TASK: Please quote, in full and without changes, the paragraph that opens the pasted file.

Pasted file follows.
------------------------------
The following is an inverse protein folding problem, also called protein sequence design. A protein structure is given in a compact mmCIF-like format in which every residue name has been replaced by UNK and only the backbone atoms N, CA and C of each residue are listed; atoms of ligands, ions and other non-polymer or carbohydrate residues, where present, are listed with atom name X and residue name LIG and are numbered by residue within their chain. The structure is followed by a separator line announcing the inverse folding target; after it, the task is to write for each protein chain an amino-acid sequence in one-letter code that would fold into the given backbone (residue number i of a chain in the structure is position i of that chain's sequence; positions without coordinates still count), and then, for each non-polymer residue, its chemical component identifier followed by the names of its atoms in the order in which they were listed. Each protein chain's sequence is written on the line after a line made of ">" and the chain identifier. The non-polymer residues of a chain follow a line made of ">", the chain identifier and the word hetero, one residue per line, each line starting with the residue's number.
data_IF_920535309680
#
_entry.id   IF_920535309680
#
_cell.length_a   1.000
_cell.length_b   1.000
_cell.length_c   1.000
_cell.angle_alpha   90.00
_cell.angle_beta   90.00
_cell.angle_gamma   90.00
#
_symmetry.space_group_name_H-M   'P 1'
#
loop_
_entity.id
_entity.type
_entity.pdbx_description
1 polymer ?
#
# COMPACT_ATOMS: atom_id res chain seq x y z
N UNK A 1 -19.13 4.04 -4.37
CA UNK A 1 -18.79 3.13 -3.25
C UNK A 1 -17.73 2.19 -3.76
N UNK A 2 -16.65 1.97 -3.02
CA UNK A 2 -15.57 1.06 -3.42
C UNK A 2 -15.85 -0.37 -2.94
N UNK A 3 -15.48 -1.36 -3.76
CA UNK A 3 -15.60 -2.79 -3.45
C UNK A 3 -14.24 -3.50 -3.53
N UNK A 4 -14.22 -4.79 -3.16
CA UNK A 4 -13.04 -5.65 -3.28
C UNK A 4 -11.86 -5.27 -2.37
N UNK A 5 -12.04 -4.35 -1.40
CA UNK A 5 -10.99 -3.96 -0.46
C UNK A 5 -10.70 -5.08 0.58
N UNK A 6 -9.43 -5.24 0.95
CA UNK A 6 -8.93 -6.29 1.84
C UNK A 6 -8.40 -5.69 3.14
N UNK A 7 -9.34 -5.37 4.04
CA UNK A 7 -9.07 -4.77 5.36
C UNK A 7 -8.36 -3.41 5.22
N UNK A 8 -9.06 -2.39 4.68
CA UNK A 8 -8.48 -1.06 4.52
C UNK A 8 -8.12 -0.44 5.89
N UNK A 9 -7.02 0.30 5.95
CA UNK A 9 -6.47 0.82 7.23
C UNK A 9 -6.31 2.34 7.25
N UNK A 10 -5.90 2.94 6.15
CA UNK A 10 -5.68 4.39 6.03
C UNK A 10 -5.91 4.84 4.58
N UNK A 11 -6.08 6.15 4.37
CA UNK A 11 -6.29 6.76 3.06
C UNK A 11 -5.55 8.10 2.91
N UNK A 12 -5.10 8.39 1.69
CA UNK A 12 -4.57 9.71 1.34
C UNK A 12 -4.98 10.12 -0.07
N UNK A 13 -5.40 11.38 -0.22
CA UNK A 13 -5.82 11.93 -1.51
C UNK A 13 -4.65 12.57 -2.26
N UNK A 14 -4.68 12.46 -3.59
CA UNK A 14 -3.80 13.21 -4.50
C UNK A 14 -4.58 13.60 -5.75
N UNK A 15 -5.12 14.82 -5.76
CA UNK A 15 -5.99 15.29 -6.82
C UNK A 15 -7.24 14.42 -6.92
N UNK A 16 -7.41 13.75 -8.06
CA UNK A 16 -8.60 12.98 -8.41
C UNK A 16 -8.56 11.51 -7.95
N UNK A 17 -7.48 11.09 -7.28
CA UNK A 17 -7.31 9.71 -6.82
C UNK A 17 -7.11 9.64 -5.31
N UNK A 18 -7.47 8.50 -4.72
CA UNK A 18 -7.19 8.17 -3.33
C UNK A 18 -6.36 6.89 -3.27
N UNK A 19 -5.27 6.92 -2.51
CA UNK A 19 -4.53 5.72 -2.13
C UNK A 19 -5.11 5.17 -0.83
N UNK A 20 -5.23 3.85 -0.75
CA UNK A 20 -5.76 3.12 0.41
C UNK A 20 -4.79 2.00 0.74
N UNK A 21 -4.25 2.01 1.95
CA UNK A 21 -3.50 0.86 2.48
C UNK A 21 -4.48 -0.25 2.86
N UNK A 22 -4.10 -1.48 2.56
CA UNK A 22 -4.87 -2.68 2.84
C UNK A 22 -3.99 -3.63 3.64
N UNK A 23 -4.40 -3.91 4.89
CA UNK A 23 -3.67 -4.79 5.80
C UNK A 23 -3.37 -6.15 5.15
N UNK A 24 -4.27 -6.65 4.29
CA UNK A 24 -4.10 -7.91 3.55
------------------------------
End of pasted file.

The following is an inverse protein folding problem, also called protein sequence design. A protein structure is given in a compact mmCIF-like format in which every residue name has been replaced by UNK and only the backbone atoms N, CA and C of each residue are listed; atoms of ligands, ions and other non-polymer or carbohydrate residues, where present, are listed with atom name X and residue name LIG and are numbered by residue within their chain. The structure is followed by a separator line announcing the inverse folding target; after it, the task is to write for each protein chain an amino-acid sequence in one-letter code that would fold into the given backbone (residue number i of a chain in the structure is position i of that chain's sequence; positions without coordinates still count), and then, for each non-polymer residue, its chemical component identifier followed by the names of its atoms in the order in which they were listed. Each protein chain's sequence is written on the line after a line made of ">" and the chain identifier. The non-polymer residues of a chain follow a line made of ">", the chain identifier and the word hetero, one residue per line, each line starting with the residue's number.